I have been thinking further on this one, developing some thoughts which were simmering when I wrote my first post on this. I enjoy the process of developing my thinking, even if I need to revise my earlier views and as a consequence I have now re-edited the original post.
I very much appreciated several responses. I enjoyed Rach's post (with which I identify strongly!) and appreciated Joe's post, some valuable reflection (rather than reaction) by Tim Chesterton and these well chosen words What will enable this congregation to worship? from Sam.
I still believe there is a vital conversation for the church to be having, probably continuously, as each new generation of song writers bring their perspective to the field of contemporary worship. I also believe that some of the naff or theologically duff material needs to be critiqued somehow so that our pursuit of excellence (though not perfectionism) in worship is undiminished. Unlke a duff sermon, which will hopefully be forgotten by next week's far better sermon, duff worship songs can become part of our hymnody (of whatever style) and begin to affect our theology. I have met people who believe slightly odd things because they sung them. We believe and remember what we sing far more than what we hear, which William Booth used to admirable effect in the early songs of the Salvation Army. So we need to have space for an open, honest and constructive discussion about the content of our worship songs, even if some of that appears to be negative. And, in this interconnected world, there is merit in conducting such discussion online.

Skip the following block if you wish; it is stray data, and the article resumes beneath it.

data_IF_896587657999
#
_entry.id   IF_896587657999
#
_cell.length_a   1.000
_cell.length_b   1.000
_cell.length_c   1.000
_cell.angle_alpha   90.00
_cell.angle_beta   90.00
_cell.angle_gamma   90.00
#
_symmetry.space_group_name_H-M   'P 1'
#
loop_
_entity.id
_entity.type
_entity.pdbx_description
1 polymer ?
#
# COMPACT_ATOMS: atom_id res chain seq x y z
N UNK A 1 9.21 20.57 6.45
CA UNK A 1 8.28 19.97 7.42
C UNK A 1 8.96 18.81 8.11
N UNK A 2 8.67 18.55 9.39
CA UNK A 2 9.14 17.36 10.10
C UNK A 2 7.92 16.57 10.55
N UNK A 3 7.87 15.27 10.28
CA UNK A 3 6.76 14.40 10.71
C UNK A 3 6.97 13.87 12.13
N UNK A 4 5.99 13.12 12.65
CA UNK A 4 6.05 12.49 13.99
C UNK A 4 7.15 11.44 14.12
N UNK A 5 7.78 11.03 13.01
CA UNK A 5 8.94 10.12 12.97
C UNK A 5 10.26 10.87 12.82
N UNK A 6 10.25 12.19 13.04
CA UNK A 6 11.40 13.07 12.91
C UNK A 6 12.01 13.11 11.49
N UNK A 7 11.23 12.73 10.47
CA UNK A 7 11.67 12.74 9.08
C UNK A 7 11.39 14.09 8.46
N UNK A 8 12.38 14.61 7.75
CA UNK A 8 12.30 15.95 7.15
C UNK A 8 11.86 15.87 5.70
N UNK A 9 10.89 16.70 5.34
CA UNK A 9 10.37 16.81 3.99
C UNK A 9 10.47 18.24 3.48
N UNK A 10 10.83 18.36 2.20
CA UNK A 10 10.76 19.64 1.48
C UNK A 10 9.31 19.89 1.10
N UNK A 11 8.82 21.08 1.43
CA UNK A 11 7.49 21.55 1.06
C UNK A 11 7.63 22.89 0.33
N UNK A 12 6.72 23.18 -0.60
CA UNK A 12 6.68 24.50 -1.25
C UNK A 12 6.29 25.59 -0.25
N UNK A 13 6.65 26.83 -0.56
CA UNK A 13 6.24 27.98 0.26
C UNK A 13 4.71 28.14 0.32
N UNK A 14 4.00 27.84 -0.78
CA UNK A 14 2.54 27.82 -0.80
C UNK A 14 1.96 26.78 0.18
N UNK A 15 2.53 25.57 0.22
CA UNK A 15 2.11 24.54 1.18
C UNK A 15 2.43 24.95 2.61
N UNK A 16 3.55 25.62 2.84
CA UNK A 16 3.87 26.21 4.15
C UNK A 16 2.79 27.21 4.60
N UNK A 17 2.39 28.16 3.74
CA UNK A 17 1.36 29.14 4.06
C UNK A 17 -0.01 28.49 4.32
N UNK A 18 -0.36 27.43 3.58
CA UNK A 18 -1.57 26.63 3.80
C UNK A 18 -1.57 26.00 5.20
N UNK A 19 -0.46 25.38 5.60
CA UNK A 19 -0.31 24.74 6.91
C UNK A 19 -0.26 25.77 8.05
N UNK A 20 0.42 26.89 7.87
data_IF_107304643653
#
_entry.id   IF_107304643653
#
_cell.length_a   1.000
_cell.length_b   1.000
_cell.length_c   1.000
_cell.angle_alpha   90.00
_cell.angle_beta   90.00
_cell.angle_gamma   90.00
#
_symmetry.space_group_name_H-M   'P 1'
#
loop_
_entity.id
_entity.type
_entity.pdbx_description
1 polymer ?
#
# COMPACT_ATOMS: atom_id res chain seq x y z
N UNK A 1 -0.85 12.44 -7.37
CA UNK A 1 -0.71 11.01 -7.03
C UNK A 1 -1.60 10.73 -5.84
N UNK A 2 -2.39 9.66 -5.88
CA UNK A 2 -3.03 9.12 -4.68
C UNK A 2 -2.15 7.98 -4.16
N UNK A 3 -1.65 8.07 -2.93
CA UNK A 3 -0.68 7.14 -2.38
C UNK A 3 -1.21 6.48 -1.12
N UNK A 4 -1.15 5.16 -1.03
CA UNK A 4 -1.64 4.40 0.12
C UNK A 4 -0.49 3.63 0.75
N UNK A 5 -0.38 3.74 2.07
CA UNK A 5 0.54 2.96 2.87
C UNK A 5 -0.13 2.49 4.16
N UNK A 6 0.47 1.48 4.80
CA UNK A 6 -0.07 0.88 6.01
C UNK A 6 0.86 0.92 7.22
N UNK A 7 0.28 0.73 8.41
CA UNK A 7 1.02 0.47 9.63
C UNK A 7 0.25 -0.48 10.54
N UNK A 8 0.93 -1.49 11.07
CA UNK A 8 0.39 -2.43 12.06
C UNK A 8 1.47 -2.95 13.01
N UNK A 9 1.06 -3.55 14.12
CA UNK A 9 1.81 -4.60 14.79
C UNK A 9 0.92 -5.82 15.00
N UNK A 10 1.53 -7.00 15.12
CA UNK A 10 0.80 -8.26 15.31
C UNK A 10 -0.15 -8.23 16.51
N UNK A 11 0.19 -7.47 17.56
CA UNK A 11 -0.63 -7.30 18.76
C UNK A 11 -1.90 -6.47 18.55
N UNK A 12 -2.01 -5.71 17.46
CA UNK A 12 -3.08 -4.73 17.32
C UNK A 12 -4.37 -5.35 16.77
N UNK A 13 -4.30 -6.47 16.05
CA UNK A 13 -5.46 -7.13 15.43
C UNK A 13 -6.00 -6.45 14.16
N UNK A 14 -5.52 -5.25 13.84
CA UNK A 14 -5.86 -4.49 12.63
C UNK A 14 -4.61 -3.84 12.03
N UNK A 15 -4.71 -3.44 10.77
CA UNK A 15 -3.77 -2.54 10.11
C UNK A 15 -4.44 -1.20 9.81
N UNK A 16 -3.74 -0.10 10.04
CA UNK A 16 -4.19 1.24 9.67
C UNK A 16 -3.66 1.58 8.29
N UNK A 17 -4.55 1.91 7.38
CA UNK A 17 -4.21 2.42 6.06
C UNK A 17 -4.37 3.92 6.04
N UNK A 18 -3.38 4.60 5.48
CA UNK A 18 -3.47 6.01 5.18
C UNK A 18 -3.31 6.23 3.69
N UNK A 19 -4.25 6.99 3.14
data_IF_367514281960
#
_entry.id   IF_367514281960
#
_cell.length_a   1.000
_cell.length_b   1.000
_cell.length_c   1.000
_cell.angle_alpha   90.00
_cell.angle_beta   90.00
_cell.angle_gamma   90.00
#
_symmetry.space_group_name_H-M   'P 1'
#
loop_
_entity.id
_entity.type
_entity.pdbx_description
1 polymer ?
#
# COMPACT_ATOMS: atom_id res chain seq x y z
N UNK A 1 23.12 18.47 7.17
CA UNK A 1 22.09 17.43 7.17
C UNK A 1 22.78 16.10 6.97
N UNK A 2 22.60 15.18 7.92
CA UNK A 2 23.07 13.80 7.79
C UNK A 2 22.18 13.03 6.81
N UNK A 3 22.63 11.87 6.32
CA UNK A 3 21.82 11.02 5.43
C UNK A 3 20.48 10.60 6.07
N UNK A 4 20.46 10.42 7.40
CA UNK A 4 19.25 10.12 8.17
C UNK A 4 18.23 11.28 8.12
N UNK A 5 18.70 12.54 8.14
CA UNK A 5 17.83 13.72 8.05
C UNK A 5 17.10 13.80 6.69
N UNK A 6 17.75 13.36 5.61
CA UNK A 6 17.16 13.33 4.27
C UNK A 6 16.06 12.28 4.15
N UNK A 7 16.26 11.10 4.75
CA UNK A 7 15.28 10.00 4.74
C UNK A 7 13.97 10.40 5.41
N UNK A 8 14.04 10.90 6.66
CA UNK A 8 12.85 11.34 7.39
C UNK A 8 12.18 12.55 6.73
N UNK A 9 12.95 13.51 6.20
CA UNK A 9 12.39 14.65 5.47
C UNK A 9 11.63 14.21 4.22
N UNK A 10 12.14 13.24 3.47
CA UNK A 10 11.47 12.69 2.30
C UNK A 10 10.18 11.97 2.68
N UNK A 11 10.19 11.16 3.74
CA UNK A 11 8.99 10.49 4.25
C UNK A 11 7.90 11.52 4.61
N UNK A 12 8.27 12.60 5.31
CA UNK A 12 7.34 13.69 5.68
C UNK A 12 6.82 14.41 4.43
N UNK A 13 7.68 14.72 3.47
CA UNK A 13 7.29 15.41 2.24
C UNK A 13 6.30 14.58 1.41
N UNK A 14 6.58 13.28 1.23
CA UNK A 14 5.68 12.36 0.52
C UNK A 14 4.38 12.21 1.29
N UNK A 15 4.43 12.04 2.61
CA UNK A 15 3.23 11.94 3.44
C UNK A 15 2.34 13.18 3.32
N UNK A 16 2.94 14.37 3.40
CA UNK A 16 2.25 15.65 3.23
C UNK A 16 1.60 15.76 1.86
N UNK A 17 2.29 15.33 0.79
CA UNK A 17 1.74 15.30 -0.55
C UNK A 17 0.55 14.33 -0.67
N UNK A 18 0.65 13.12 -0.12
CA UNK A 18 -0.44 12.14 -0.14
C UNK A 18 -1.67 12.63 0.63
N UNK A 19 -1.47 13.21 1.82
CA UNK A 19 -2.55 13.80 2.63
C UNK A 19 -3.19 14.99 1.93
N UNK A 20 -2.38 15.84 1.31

But I now think the main locus of such discussions needs primarily to be in our churches, with our worship leaders and church leaders. This may not immediately affect the output of the worship music machine that is the CCM industry, but it will help to develop understanding, inform the process of congregational song selection and equip the next generation of worship leaders. I am not aware of any church that creates a forum for discussion of what is sung, what it means, and how we understand the greater questions of what worship is and then how we effectively engage people in it, in song and otherwise. That would be a discussion worth having, because at heart it is about that most central of issues; our very relationship with God.
Perhaps you have had such a conversation in your church. What was the outcome?